For a moment all was blackness in the stairwell where Einarr and Sivid stood, hearing only the sounds of their breathing to know they still existed. Then their eyes adjusted to the tiny bit of light that snuck past the edges of the door – just enough that Sivid was able to strike a torch with his firestarter. Yellow light flared into life and Einarr blinked against its sudden brilliance.
He raised an eyebrow at his partner, but the smaller man only shook his head. That they carried yellow flame would hardly be the only thing to betray them now that they were inside… and better to be able to see, if their very presence here would mark them as interlopers.
Below them, the staircase spiralled around the edges of the shaft, evidently cut from living rock. The glint of wet stone caught Einarr’s attention from the first bend, although where the water came from he could not be sure. Down they went, step by careful step around the edges of the shaft, until Einarr wondered just how deeply they would be buried if they were caught.
He banished the thought, but nearly missed that Sivid had stopped on the step ahead. “What is it?”
Sivid shook his head and gestured down into the center of the shaft with their torch. Voices wafted up, their taunting tone unmistakable even though their words were nonsense. Then came another voice, one that rang clear as a bell and was both very feminine and achingly familiar.
“Laugh all you want, you pantywaisted scum.”
Einarr strained his ears, listening for her to go on.
“Once Father hears of this, you’ll have not one but two kingdoms after your heads. And that’s if there’s anything left once I’m done with you.”
She didn’t realize. The warmth of knowing his love was alive and in good health chilled: how could she know that she was destined for an altar? That, in all likelihood, if her rescuers had gone for help she would be dead before it arrived? There might still be one or two clans that practiced human sacrifice, somewhere in the archipelagos south of the Empire or locked away on remote islands, but Einarr had never encountered them. Could Runa have, with as little as she had traveled?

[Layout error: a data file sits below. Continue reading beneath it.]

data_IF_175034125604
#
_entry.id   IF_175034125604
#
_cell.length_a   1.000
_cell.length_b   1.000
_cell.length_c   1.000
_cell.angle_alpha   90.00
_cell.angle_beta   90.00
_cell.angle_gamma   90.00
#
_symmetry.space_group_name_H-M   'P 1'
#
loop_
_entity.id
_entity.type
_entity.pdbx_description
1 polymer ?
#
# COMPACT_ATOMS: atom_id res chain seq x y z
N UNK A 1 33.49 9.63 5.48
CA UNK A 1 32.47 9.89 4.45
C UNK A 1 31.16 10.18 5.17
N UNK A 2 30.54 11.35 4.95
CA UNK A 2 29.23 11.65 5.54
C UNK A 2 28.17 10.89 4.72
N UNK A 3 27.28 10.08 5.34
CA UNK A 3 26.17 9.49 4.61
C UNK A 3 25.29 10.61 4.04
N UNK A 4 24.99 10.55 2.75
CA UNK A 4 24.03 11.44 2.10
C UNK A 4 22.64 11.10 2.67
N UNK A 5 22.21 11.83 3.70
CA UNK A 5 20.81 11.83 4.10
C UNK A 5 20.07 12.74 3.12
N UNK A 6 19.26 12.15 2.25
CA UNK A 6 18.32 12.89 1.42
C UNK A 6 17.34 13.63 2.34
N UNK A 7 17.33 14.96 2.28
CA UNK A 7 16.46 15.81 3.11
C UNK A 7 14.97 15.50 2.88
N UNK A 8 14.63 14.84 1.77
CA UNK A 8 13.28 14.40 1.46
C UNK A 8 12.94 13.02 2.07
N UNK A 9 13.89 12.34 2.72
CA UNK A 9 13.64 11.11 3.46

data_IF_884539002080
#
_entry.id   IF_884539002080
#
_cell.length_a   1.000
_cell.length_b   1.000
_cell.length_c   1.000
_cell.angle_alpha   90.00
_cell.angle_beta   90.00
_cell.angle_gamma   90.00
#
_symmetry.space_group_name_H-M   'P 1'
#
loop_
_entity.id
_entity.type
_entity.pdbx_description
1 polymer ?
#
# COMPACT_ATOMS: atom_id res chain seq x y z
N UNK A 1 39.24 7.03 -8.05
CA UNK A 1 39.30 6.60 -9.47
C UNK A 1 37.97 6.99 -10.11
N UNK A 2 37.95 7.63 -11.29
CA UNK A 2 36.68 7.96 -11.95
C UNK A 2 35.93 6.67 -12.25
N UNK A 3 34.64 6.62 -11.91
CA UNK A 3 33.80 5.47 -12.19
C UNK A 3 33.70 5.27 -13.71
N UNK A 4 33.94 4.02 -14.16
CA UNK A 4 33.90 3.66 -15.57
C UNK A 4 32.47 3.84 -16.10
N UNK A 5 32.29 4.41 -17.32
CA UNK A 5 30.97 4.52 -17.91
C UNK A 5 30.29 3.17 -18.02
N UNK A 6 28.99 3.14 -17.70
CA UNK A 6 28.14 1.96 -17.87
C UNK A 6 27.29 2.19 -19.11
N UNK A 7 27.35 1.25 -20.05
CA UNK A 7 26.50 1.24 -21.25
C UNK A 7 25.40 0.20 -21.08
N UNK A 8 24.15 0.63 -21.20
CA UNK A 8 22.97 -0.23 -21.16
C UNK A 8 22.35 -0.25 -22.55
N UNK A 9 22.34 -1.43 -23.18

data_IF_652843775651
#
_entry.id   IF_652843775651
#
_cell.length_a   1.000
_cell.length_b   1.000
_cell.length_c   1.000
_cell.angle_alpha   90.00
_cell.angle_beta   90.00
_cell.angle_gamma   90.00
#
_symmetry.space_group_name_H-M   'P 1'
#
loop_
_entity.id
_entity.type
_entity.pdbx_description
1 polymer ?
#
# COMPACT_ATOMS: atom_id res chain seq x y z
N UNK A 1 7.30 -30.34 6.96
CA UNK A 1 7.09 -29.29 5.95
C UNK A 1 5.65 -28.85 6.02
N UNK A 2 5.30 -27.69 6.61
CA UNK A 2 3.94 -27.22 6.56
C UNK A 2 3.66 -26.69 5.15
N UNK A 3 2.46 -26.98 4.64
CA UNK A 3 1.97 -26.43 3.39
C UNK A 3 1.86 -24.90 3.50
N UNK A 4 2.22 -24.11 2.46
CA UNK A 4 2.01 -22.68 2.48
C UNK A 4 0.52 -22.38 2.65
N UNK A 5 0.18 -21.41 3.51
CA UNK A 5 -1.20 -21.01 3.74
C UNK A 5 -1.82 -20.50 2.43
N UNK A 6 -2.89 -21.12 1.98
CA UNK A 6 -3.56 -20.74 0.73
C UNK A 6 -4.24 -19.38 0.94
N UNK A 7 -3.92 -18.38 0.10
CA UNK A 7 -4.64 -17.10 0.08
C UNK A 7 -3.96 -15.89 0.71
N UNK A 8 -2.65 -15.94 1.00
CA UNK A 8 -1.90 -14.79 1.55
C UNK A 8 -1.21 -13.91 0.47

Sivid moved to block his path down the stairs, and that was when Einarr realized he was poised to run. He growled softly, deep in his throat, and stepped back up.
Einarr turned on his heel, his shoulders unnaturally straight. “Let’s go.”
When they returned to the top of the stair and the door they had come in by, neither Einarr nor Sivid could find how to open the door again. Wide-eyed, Einarr exchanged looks with his companion even as Sivid cursed under his breath. That would get them nowhere, though. Einarr drew his brow down: he couldn’t even see the crack that indicated where the door was right now.
With a frown, Einarr took off his helmet and gestured for Sivid to hand him the torch.
With a shrug, Sivid thrust the torch into Einarr’s outstretched hand and began to twist back around to examine the door, his hands now free. Before he could complete the movement, though, Einarr had hidden the torch under his doffed helm.
It did not, quite, plunge them back into blackness, but the light dimmed enough that Sivid stopped short, turning his full attention back to his Prince.
“We could see light from around the door before, right?” Einarr spoke quietly, well aware that if the guards’ voices echoed up, theirs would echo down.
Canny Sivid nodded and shrugged out of his cloak. “Set it down,” he whispered. “Too much light for that, yet.”
Einarr grunted and bent to lay the torch and helmet on a corner of the landing near the wall. He could hear those same unintelligible voices again. Sivid would have to hurry: Einarr was certain he could fend off a pair of guards. Maybe more. But a fight in here would echo enough to bring the garrison down on their heads. That, Einarr felt certain, would leave Runa worse off than before.
The flame threatened to gutter, but did not go out as it rested on the stone. Then Sivid carefully lay his cloak over the helmet guarding the flame. The world became black.
From down below, Einarr could hear the sound of footsteps. Please hurry, Sivid. Equally disastrous to a fight with the guards would be if the cloak caught fire despite their precautions.
Einarr could now see the lump of cloak against the less-black stone of the wall, though. His eyes were beginning to adjust, although after those few minutes with regular flame the blue-purple light from outside seemed even more alien.
He definitely heard footsteps now, the sound of boots against the stone steps. Einarr held his breath, but all that did was allow him to hear the scrape of Sivid’s tools against the door and the incomprehensible mutterings of the unlucky fellows coming to investigate.
Gently Einarr released the air again. He closed his eyes and focused on listening to the rhythmic sound of the men coming up – and they were definitely coming up. When he had the rhythm, he moved down one step in the beat where a guard’s foot struck the floor. Einarr opened his eyes and waited there, his hand poised to draw Sinmora if and when the need arose. And when that time came, he would fight his way down and bring Runa out with him. You didn’t always get to choose the field you died on, after all.
“Finally,” Sivid breathed. The cold light was marginally brighter now. The rustle of heavy cloth and the sudden brightening of the chamber told Einarr that his partner had reclaimed his cloak.
Einarr needed no more signal. He did not so much as turn as lunge on his heel, scooping up his rather warm helmet under his arm and tugging his hood forward. Sivid kicked their still-smoldering torch off the edge of the steps.
A noise of confusion sounded from the landing below, but Einarr and Sivid were already through the door, pulling it closed behind them.